Get Adventurous and Try These Five Edible Snails

Walk into any French restaurant, and you’re sure to see dishes featuring escargot on the menu. The most traditional preparation of escargot, which means “snail” in French, involves simmering the snails in wine, butter, garlic, and herbs. Once cooked, the chef places the snails back into cleaned shells or a specialized serving dish with small, snail-sized compartments. Usually served as an appetizer, escargot aficionados dip crusty bread into the garlic butter sauce as they enjoy this delicacy. It turns out the type of snails used in escargot are not the only ones people relish eating. We encourage you to get adventurous and try these five edible snails.

Edible Snails: A Little History

A snail on the end of a plant with the background blurred out
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Many of us assume snails are just slimy garden creatures who crawl around on rocks near bodies of water. As it turns out, humans have consumed snails since prehistoric times. They are low in fat (minus the butter!) and high in protein and water. Europeans have long considered snails a delicacy. Roman author, naturalist, and philosopher Pliny the Elder wrote about snail farms in A.D. 77. Archeologists have uncovered evidence of roasted snail shells from excavations around the Mediterranean Sea dating back 12,000+ years. Some historians even believe land snails were humanity’s  first farmed animals — and most snails we eat today come from snail farms. Snails, which are in the Gastropoda class, live on land and in fresh and saltwater. Now let’s learn which gastropods will tempt our palates.

Roman Snails

Escargot with crusty bread
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A few species fall under the category of Roman snails, all of which are small land snails. If you’ve ever enjoyed escargot, you were most likely eating Roman snails, either the species Helix pomatia or Helix aspera. People consume them for their rich, buttery flavor. You’ll see Roman snails in pasta, sauces, soups, and even as main dishes on European and North African tables.

Visit Piedmont, Italy, in early December, and you might get to attend “The Cold Fair of Bogo San Dalmazzo.” This 450-year-old festival celebrates the snail species Helix pomatia Alpina, a local snail variety. More than 25,000 people attend and consume 11,000 pounds of snails prepared in a variety of ways during this three-day feast. It’s not easy to find fresh snails, and even most restaurants use canned ones. You can order fresh or frozen ones online from Peconic Escargot or pick them up at their farm on New York’s Long Island. Peconic Escargot also shares a variety of escargot recipes on their blog, so if you can’t get out to restaurants during the current coronavirus pandemic, you can make savory dishes at home.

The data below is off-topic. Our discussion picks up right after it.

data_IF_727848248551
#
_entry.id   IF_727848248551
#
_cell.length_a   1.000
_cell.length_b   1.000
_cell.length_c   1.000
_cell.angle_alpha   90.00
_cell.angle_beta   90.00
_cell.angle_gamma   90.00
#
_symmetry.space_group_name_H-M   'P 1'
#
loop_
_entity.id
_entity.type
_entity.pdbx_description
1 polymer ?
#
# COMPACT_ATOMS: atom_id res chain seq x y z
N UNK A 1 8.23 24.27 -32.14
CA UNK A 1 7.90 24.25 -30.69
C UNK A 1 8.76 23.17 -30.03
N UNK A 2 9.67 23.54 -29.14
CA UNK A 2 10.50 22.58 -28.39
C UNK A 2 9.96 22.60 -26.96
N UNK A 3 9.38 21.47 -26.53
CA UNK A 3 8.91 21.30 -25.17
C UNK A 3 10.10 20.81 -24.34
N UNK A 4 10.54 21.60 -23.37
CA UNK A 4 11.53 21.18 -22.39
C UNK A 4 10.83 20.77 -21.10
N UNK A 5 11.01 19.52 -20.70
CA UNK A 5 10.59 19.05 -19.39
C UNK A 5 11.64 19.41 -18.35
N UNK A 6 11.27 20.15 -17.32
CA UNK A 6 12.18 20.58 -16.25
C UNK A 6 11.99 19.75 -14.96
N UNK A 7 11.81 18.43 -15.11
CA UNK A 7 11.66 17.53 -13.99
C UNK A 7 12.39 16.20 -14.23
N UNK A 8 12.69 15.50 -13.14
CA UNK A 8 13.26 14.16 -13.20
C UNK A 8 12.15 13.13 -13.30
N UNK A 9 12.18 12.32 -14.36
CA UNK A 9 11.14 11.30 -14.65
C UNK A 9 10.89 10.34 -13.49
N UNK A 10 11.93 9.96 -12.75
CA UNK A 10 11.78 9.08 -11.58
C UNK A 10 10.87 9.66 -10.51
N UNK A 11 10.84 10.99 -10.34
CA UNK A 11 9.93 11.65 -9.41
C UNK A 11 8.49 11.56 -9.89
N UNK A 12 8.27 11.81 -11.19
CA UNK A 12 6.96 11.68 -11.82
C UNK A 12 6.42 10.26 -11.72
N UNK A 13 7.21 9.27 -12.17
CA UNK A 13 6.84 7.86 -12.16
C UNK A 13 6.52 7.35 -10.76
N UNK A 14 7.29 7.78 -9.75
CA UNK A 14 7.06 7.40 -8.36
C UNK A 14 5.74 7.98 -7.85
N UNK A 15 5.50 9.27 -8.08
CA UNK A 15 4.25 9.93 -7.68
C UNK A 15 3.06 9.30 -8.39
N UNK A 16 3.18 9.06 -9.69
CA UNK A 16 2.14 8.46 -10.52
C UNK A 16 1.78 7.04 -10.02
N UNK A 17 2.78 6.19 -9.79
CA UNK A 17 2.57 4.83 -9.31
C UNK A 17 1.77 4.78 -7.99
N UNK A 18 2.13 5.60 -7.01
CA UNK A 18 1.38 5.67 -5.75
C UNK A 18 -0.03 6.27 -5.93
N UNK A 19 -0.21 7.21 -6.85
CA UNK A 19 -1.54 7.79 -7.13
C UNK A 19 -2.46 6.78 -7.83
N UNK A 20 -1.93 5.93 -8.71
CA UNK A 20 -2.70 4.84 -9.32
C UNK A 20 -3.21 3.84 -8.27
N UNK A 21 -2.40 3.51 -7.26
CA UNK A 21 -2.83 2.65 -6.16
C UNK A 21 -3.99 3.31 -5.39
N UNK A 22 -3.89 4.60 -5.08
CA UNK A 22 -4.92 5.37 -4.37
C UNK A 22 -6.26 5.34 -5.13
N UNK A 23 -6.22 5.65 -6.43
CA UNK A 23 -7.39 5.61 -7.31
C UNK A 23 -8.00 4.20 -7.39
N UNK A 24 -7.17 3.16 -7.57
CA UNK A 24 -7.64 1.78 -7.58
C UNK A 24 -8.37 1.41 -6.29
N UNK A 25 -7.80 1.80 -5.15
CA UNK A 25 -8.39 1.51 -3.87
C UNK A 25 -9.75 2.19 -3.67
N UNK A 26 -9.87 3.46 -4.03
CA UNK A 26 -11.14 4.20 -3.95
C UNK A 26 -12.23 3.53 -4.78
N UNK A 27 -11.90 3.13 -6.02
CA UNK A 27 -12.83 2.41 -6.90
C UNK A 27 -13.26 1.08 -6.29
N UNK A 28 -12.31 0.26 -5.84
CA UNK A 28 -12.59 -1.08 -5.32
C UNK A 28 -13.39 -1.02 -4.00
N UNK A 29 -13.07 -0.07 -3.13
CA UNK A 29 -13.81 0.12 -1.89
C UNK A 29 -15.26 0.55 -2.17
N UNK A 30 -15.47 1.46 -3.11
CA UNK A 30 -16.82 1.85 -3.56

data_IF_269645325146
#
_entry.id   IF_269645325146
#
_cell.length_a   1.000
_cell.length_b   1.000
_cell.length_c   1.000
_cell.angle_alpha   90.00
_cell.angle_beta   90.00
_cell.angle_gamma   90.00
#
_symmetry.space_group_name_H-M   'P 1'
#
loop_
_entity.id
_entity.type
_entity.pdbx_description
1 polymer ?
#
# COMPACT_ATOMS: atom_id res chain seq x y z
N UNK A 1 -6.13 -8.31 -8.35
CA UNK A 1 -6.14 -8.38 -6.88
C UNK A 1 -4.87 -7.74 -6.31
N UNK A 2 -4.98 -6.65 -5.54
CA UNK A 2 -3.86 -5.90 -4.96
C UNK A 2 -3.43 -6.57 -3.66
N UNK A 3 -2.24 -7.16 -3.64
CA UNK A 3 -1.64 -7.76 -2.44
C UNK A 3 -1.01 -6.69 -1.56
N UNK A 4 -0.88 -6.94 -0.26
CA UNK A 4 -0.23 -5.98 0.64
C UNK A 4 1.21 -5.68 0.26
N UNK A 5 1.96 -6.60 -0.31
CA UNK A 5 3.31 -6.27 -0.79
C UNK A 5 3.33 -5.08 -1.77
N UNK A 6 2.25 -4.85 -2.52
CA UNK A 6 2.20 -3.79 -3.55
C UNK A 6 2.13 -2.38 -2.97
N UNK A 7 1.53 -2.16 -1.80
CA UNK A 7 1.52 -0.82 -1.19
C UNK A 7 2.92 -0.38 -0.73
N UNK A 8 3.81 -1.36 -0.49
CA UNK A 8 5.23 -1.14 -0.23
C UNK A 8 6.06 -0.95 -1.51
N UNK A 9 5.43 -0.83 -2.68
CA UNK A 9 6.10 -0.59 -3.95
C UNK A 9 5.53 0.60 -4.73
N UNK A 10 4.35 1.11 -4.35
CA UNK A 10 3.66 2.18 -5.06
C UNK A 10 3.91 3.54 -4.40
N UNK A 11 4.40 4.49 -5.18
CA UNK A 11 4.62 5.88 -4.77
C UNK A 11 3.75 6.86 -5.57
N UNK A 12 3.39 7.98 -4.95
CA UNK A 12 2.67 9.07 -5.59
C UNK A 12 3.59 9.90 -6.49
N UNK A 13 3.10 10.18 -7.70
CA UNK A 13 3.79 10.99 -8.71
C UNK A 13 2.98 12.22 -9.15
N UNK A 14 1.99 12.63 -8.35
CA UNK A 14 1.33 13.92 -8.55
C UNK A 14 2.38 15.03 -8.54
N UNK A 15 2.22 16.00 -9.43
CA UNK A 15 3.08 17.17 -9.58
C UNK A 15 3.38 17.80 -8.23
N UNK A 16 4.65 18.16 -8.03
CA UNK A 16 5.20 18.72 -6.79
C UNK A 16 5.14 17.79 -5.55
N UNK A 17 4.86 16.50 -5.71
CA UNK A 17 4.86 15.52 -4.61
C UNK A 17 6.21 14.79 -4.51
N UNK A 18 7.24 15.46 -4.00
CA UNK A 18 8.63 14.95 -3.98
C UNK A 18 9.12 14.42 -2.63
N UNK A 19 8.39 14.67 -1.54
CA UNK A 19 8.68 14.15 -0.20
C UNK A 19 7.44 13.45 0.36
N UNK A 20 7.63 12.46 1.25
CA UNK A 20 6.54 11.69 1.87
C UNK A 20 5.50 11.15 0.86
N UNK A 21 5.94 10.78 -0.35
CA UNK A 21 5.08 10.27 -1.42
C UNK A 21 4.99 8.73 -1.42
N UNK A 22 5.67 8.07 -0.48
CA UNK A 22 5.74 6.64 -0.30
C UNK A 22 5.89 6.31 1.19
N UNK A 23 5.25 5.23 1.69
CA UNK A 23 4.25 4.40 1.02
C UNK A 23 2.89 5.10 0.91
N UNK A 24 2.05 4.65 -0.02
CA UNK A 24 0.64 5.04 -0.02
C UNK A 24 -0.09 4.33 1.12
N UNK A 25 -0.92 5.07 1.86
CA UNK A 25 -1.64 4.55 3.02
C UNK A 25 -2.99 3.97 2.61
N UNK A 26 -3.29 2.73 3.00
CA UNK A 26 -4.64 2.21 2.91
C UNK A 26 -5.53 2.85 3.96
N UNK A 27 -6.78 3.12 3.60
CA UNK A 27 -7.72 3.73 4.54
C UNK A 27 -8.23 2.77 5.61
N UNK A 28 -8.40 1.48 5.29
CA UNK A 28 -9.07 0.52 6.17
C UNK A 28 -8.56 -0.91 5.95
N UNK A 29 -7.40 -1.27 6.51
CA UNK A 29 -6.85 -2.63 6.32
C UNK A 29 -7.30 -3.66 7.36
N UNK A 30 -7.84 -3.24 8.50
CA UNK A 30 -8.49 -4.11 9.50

Abalone served with broccoli in sauce
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Unless you live on California’s coast, you might only know about abalone as a colorful, iridescent material used in jewelry and decorative household items. This saltwater marine snail lives in oceans around the world and is prized not only for its beautiful, bowl-shaped shell, but also for its delicious flavor. Abalones attach to rocks and have a shell on only one side of their bodies — and can grow as large as a dinner plate. Abalone connoisseurs enjoy this delicacy raw in sushi dishes and cooked in a variety of ways, from grilled to sautéed to fried. The meat texture is similar to squid (aka calamari) and tastes somewhat like a sea scallop.

Due to overfishing, wild abalone stocks are almost entirely gone, so most of what we consume today are farm-raised. Certified abalone divers are permitted to harvest wild abalone in some parts of the world, including California. Abalone is considered a luxury food item — and comes at a luxury price. On Hawaii’s Big Island, you can tour the Big Island Abalone, a 10-acre aquafarm in Kona, and purchase a 50-gram (about 1.776 ounces) can of abalone for about $30.